Coesite is the densest tetrahedrally coordinated crystalline phase of silica, which is the most stable phase at 2GPa. It is classified as a prototype material for pressure-induced amorphization after a group of scientists published their experimental work that coesite was completely amorphized at 34 GPa in 1988.
However, 26 years later, two experimental works shew respectively that coesite was not amorphized at least up to ~51 GPa and transformed into a high-pressure octahedral (HPO) phase.
These experimental works might be reconciled by explanation of different phase transition pathways. Even so, it is urgent to clarify these transition pathways and the phase transition mechanisms.
A recent study by Prof. LIU Changsong¡¯s team in Institute of Solid State Physics, Hefei Institutes of Physical Science revealed, with their coworkers abroad, two pressure-induced amorphization pathways of which one could lead to HPO phase for coesite based on classical molecular dynamic simulations with an ab initio parameterized potential.
This collective work, entitled Multiple pathways in pressure-induced phase transition of coesite was published in Proceedings of the National Academy of Sciences of USA , or PNAS.
The internationally joint team found that at ambient temperature, coesite transforms into P21/c(I) phase (coesite II named by Cernok et al.) at 24GPa, and becomes amorphous A(1) at 36 GPa following the first pathway.
They also revealed that coesite transforms into triclinic P-1(II-1) phase at 24GPa, then into P-1(II-2) phase at 28GPa and into amorphous phase A(2) at 48 GPa following the second pathway. These two high-pressure amorphous phases can be described by a mixture of face-centered cubic and hexagonal close-packed oxygen sublattices.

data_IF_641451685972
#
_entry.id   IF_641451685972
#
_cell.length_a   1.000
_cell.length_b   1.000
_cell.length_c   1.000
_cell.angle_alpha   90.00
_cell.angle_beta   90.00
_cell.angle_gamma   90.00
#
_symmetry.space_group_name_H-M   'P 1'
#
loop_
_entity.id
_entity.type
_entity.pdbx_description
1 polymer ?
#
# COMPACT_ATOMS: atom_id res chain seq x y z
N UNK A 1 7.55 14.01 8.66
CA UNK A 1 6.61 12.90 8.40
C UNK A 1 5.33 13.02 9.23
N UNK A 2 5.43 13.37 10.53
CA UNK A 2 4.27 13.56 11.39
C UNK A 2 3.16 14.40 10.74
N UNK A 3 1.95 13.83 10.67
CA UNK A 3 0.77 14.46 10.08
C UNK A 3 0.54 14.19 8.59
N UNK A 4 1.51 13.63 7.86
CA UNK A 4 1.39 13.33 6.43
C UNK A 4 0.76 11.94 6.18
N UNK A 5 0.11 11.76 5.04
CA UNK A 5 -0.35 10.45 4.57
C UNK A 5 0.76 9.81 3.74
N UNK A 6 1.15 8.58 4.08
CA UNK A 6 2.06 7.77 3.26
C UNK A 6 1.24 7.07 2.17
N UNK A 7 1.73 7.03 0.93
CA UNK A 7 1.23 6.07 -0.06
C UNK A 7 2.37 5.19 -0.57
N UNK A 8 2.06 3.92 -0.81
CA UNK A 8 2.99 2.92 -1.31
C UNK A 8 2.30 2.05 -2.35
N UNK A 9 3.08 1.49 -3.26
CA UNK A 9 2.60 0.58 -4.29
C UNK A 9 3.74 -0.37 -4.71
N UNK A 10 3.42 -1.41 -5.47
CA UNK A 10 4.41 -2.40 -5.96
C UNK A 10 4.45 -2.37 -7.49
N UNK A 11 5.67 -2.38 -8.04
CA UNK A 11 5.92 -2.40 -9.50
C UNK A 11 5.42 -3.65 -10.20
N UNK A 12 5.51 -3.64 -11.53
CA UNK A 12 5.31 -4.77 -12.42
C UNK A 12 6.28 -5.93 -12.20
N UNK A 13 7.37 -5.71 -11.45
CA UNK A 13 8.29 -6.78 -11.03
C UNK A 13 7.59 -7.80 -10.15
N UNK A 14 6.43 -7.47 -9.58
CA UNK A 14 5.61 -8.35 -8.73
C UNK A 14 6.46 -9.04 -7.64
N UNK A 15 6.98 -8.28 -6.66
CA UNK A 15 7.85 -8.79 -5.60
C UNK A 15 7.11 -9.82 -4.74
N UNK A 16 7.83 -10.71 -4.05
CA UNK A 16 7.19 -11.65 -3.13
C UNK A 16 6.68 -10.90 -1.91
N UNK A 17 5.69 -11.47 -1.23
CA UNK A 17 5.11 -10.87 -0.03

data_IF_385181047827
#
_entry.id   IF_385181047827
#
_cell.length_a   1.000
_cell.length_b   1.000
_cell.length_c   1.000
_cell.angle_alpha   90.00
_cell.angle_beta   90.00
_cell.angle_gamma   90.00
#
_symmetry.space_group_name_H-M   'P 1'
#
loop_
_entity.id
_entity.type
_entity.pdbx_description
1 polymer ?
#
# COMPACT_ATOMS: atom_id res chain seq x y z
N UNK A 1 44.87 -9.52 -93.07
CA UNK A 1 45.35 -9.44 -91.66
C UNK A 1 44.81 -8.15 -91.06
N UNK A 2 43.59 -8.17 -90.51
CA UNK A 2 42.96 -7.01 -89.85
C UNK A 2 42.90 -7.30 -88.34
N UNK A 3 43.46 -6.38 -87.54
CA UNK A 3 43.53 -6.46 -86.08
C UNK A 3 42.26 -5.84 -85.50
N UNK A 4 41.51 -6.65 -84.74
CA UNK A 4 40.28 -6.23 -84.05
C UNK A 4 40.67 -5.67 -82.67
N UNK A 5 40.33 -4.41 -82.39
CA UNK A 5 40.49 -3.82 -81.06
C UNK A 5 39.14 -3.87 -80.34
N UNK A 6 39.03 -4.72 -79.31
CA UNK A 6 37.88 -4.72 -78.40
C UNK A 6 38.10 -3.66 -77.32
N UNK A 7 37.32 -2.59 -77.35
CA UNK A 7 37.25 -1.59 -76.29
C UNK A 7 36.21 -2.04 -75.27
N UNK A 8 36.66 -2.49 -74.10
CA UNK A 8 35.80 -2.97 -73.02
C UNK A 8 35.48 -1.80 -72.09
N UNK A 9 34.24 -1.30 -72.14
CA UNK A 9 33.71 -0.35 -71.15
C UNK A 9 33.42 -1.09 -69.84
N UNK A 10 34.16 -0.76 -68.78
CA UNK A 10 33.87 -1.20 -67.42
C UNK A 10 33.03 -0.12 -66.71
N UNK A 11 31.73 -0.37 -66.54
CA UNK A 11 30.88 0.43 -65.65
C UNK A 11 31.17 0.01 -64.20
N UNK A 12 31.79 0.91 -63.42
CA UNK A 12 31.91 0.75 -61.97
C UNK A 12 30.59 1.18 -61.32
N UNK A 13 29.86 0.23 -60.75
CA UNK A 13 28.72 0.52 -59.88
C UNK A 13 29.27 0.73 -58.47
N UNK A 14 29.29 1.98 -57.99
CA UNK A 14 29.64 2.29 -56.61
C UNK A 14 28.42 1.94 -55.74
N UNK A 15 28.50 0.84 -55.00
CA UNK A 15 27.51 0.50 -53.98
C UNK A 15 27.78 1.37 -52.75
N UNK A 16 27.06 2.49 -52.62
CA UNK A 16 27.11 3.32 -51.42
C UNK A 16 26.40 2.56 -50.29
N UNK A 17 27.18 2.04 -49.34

Furthermore, the P-1(II-1) phase transforms into another triclinic P-1(III) phase under good hydrostatic pressure at 34GPa and into a low-symmetry HPO phase P1(2) at 50GPa following the third pathway. This new HPO phase P1(2) has hexagonal close-packed oxygen sublattice, which is formed through a continuous rearrangement of the oxygen sublattice. The P1(2) phase has 64 SiO2 units per crystalline cell, where only three Si atoms are mismatched compared with ¦Á-PbO2 type HPO phase.
The calculated enthalpies of intermediate phases suggest that it is easy for coesite to follow the first path to be amorphized, and far more difficult to follow the third one to transform into the HPO phase. The phase transition behaviors of coesite under high pressure are summarized in the lower figure.
The work well explaines the discrepancies of experimental results of coesite under different compression conditions, moving one step further toward the true understanding of various structural transition mechanisms of a complex material system under high pressure.
The work was financially supported by National Natural Science Foundation of China, and Youth Innovation Promotion Association of Chinese Academy of Sciences, and the Brazilian Ministry of Science and Technology for collaborative researches between China and Brazil.
figure1£ºSchematic diagram of three phase transition pathways of coesite. Red and green balls respectively represent O and Si atoms; 4 and 6 coordinated Si atoms are respectively enclosed in orange tetrahedra and blue octahedra. Lower left graph: Relative enthalpy ∆H of different phases along three phase transition pathways. The integer in parentheses behind each phase denotes the number of SiO2 units in the unit cell. Note: Since coesite changes into P21/c(I) or P-1(II-1) phase at 24GPa, the equation of state of coesite is extrapolated to higher pressure using the 3rd order Birch-Murnaghan equation, whose enthalpy is used as reference from 22 to 52GPa. (Imaged by LIU Wei)
Paper Link: http://www.pnas.org/content/114/49/12894.abstract
PNAS Link: http://www.pnas.org
Institute of Solid State Physics